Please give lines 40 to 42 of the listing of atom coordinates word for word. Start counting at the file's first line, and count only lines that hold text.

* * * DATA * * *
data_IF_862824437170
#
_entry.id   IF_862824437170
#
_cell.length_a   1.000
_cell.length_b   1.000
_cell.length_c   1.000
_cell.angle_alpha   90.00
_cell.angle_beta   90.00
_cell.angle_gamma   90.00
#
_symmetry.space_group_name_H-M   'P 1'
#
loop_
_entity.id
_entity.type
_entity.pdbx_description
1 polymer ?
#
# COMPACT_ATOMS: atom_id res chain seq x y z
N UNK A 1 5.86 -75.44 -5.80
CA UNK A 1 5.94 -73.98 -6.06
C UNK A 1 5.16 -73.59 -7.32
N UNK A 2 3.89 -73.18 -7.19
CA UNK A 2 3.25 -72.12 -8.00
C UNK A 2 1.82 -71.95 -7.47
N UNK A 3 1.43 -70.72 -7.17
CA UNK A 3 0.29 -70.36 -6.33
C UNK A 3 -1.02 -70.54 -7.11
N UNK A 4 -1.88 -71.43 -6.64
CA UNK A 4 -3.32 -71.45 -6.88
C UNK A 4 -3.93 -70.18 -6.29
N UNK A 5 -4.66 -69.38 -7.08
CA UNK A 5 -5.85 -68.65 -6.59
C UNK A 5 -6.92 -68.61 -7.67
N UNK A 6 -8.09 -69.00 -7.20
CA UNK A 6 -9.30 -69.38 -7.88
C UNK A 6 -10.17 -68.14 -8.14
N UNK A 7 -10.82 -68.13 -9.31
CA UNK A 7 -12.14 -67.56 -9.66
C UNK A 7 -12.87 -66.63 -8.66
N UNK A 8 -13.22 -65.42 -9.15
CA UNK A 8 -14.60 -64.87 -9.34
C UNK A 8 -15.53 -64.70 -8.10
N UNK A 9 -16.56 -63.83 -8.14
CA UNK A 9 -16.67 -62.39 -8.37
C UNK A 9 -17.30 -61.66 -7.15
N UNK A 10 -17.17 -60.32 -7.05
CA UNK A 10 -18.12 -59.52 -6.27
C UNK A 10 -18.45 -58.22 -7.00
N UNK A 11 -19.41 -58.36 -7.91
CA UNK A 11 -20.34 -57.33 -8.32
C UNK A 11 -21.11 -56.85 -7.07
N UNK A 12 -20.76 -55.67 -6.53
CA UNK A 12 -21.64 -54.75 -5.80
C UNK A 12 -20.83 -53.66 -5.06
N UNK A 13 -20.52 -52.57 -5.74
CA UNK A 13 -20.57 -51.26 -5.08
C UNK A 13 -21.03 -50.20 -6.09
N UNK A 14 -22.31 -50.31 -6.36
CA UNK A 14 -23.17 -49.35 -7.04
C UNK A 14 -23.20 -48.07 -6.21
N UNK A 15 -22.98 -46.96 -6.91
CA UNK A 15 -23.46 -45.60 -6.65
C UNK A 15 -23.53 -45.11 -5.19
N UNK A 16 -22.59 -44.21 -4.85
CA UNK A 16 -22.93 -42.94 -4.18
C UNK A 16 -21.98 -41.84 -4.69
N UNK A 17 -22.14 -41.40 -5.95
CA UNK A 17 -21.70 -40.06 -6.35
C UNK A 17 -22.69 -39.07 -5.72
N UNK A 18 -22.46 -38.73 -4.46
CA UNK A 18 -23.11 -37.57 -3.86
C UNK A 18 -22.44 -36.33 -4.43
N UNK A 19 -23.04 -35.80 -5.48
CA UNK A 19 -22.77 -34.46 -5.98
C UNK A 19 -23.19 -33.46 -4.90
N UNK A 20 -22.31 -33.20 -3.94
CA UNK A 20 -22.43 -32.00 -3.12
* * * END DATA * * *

CA UNK A 7 -12.14 -67.56 -9.66
C UNK A 7 -12.87 -66.63 -8.66
N UNK A 8 -13.22 -65.42 -9.15